Joyce S. Tseng
Let’s face it: all movies are about gender. It is ubiquitous. Biologically, sure, there are only two categories of sex. But over time, gender has grown increasingly messy—increasingly transgressive. The simple issue of gender influences the reception of a movie more than we realize. Split-second assumptions are made about characters based on their gender all the time. We immediately assume the incompetence of Elle Woods in Legally Blonde to get into Harvard Law. And of course, power dynamics could not be established in the same way without the distinction between males and females. We aren’t as terrified of Harley Quinn as we are the Joker. Popular culture is embedded with gender scripts, reflective of evolved sexist stereotypes and attributions. However, there is a salient rise of gender fluidity in modern society—gender is much more confused than it historically has ever been. But what we see movies do with this reality is guide the colors back within the lines.
“Makeover movies” are a standard storyline of Hollywood films. I’m talking about the ones where the ugly, geeky girl is magically transformed into a sexy, chic woman. In these movies, the makeover highlights fashion as the driving tool—a stereotypically female-attributed matter. The movie’s message goes beyond the upgrade of a woman’s frumpy wardrobe though and proves the need for alterations in her personality and lifestyle too. These movies try to get at some sort of moral development of the woman, as a consequence of their makeover, tailoring them to fit the mold of the acceptable, ideal woman. Grease’s Sandy goes from a conservative prude to a leather-wearing fox—and this is praised.
If we turned our attention to feminine men, they have historically not done well in Hollywood movies, or at least, feminine men are never the protagonists. The disdained antagonist of Silence of the Lambs (1991) is a psychopathic transvestite. Dr. Frank N. Furter in The Rocky Horror Picture Show is depicted to be an alien transvestite, whose name is a clear spin-off of a classic gothic monster, but also alludes to a phallic symbol. Though male-makeovers are not as common, the idea of remasculinization is not new to Hollywood. The quintessential example is Clark Kent, a glasses-wearing newspaper reporter turned into a superhero hunk with perfectly gelled hair. Each makeover renders the image of the ideal, which has proven to be attractiveness-oriented and sexualized. Similar to the moral development of women, several movies have addressed the emotional, behavioral meaning of masculinity. Tyler Durden in Fight Club spends his days selling soap, but is provoked out of boredom to join an underground fight club. He uses fist fighting as a means of liberation, reverting him back to primal masculine functions. The film serves to show men what it means to be men. The popularity and prominence of makeover movies suggest that we, as consumers of film, desire to see people combat the threats to their archetypal form of gender. But, here is the problem. If we insist this demand and desire to be true, then we succumb to an inescapable, exclusively male point of view. Gender and cultural studies professor Brenda Weber asserts, “American masculinity has long been predicated on the values of the self-made man.” The male-makeover is autonomous and upholds individualism. However, in the case of women, the transformation is rarely self-made and actually works to serve men.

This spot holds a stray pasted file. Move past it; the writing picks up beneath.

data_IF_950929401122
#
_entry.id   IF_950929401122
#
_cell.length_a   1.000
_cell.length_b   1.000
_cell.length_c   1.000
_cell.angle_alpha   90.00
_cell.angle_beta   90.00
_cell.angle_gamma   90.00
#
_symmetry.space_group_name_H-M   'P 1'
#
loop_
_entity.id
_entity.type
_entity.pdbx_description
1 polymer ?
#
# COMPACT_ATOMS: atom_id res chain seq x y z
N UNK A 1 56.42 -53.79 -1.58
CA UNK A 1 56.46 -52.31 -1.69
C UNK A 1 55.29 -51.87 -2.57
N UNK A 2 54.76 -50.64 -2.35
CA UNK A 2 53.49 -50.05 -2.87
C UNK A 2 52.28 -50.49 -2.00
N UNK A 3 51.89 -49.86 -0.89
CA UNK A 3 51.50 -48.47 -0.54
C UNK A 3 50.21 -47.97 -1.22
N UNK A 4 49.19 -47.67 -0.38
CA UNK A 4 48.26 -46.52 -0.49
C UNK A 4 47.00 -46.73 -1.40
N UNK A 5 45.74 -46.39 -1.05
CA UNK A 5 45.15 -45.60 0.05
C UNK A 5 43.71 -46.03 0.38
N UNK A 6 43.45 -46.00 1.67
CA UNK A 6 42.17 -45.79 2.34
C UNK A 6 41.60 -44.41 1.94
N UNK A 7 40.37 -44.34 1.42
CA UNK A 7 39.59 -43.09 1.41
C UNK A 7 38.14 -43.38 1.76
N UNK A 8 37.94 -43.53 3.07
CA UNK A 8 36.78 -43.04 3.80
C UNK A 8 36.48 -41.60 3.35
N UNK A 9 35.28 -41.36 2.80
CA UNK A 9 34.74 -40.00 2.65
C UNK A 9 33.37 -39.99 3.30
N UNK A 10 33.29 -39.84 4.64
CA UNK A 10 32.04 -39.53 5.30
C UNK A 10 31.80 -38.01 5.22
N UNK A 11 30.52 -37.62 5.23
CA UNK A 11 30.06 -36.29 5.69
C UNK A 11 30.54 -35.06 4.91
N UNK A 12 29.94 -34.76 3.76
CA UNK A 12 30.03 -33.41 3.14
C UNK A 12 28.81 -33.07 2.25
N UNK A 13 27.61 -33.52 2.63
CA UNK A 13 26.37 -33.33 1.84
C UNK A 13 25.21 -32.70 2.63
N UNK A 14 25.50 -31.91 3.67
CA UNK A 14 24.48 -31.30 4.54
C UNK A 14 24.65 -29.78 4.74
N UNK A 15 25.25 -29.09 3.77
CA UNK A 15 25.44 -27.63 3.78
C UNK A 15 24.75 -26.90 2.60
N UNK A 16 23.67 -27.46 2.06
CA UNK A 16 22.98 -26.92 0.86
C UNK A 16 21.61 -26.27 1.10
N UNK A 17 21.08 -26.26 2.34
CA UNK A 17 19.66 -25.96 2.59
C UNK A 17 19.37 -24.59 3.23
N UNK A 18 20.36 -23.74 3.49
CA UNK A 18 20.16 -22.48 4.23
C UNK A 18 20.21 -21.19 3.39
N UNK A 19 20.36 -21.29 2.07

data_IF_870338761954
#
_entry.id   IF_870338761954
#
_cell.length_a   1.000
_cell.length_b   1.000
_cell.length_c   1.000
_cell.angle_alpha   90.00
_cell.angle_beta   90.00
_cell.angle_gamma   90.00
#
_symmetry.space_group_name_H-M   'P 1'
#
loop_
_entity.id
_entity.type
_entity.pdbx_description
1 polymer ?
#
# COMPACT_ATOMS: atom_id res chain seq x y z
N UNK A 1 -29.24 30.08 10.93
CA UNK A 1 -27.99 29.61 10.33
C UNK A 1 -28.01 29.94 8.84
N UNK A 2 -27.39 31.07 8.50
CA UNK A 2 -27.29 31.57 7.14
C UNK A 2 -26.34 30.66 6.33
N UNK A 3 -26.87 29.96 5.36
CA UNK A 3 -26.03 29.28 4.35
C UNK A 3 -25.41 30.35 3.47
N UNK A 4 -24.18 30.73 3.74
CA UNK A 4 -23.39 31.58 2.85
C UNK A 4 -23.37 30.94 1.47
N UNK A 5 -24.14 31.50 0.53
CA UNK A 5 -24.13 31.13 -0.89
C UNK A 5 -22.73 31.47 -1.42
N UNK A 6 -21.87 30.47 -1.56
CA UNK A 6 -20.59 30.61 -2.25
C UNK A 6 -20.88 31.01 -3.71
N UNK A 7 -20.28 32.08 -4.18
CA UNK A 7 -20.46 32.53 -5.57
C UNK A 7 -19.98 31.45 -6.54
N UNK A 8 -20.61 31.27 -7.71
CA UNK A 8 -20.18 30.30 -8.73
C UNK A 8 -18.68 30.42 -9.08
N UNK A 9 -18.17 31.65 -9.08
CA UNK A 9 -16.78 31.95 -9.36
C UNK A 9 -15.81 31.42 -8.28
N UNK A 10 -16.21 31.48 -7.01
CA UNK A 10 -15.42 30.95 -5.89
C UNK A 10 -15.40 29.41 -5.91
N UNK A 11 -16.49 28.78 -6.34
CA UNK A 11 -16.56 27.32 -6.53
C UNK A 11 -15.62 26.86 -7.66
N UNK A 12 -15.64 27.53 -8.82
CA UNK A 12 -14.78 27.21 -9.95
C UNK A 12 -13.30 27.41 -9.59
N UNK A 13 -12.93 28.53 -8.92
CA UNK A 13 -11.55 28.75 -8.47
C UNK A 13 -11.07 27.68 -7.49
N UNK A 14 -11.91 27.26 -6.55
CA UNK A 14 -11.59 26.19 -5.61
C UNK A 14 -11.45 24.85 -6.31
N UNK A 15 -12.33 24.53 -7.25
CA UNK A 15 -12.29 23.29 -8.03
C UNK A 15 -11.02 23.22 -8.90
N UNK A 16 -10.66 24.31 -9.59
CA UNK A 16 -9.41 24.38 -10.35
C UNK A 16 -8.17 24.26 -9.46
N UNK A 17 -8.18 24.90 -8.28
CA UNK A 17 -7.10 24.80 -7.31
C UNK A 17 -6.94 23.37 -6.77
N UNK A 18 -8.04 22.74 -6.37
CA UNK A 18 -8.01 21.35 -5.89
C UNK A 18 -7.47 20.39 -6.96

Let’s consider movies about women learning how to be women. Donald Petrie’s Miss Congeniality (2000) does just that. The uncomplicated premise of a female FBI field agent, Gracie Hart, who goes undercover as a contestant in the Miss USA beauty pageant sets the stage perfectly for the argument of guiding a woman to her idealized form. The specific casting of Sandra Bullock as Gracie asserts much about the character. Bullock’s charm is not one that fits the stereotypical symmetric, doe-eyed, blonde haired beauty; she brings an air of quirkiness and boyish athleticism with her presence, which becomes conspicuous in the scenes where is surrounded by the other beauty contestants. Gracie’s less than elegant mishaps and unfeminine mannerisms, like her pig-ish snorts when she laughs, pin her as a feminine outcast. Though her tomboyishness allows her to fit enough into the male dominated field of the bureau, it is clear she can never truly assimilate into the group because of her gender. She is notably asked by a stranger in a bar, upon learning of Gracie’s occupation, “Do all the women in the bureau really have to wear those masculine shoes?” Here and throughout the movie, Gracie’s occupation as an FBI agent is consistently reduced down to her body, etiquette, and fashion, forcing her back within the realms of femininity.
The irony of the plot lays in the notion that a woman can learn how to be a woman when taught by men. Gracie’s beauty pageant coach Victor Melling, played by Michael Caine, embodies the poise that Gracie does not. He “glides” when he walks, speaks with a posh British accent, and frequently sports immaculate suits with pink accents. He is the driving force of Gracie’s makeover: picking out the dresses she wears, teaching her how to walk gracefully, and introducing her to feminine products like plastic breast paddings. It is important to notice that Petrie intentionally decided for the pageant coach to be male, but more importantly for Victor Melling to be gay. He is essentially male, but not quite the archetype. He is the primary tool in the makeover but cannot be the ultimate goal of Gracie’s transformation—that is, she is not changing herself to woo Victor. But his function to the story makes it so that Gracie’s makeover cannot be “self-made.” The movie demands that Gracie is guided away from her boyishness and fulfill her female body as it ought to be, but makes a point to show that this package is a man-made construct.